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Both the Wanderer (from the Anglo-Saxon poem "The Wanderer") and Sir Gawain (from the Arthurian text Sir Gawain and the Green Knight) are in search for something. Also, both men have been exiled (the Wanderer has self-exiled himself, and the promise Sir Gawain made forces him to exile himself as well). The Wanderer (who has lost his family, king, and kinsmen) is in search for "one in the meadhall who knew my people." The Wanderer is also in search for the one thing which will bring him solitude: his faith.
Like the Wanderer, Sir Gawain is in search of something. Having made a promise to the Green Knight, Sir Gawain must seek out the green chapel and receive a blow from the Green Knight. Similar to the Wanderer, Sir Gawain's faith proves to be very important (illustrated through his carrying of the shield which possesses an image of Mary).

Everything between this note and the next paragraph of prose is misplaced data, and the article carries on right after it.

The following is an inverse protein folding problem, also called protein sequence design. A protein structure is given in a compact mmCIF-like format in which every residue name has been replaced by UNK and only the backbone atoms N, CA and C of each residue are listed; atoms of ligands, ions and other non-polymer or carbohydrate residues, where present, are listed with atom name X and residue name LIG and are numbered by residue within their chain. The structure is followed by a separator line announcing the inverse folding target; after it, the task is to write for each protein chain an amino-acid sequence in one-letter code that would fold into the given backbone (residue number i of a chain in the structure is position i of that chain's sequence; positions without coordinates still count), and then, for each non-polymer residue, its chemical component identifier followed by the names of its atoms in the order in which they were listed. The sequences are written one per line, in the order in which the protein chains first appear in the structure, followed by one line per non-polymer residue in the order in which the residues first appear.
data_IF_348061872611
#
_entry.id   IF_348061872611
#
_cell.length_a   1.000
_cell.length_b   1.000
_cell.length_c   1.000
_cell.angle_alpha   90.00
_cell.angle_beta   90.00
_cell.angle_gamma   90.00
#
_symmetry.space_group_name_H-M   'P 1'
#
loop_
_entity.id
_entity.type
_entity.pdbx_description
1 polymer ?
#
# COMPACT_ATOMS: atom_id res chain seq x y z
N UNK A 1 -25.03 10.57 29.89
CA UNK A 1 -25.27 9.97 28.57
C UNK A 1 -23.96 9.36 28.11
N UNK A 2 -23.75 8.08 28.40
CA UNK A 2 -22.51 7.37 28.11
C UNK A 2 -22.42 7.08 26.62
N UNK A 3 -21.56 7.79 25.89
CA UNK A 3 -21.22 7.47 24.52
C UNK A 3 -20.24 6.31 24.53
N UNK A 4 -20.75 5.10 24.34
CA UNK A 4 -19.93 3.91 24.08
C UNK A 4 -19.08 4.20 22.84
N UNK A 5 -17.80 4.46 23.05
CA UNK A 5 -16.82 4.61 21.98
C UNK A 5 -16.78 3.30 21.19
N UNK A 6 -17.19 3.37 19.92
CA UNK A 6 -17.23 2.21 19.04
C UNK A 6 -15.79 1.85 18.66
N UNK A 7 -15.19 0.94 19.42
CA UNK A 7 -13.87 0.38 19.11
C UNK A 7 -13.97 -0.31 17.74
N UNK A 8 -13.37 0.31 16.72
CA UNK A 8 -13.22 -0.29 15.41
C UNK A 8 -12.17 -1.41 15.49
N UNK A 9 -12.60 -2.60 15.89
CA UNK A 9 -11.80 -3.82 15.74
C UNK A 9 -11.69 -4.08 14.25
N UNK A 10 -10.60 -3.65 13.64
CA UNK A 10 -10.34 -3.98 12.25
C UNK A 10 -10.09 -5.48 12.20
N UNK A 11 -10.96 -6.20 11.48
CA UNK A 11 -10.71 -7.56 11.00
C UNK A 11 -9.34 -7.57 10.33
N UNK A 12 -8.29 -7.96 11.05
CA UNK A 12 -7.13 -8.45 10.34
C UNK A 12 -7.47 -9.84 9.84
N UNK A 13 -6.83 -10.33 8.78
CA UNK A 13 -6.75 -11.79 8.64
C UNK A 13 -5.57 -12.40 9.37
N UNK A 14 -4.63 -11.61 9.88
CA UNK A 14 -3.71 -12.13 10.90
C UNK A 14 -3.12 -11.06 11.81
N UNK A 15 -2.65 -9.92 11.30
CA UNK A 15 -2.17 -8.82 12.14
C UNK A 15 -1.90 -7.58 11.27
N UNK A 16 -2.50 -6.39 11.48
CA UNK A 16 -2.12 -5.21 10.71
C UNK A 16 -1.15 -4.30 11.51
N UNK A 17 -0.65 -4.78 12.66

Contrastingly, Sir Gawain does have family, kinsmen, and a king to return to. His loyalty to Arthur proves important (since he must not let down his king or bring dishonor upon him in any way). The Wanderer does not have to worry about this--his lord has been "laid in the darkness of the earth."
The characterizations of both the Wanderer and Sir Gawain prove that each man has love for their lord (both their king and God above). Each has a quest (although they differ greatly). Outside of these similarities, Gawain's quest will end with an embrace by his family, kinsmen, and king. The Wanderer, on the other hand, has no one. His quest will end when he meets his god.
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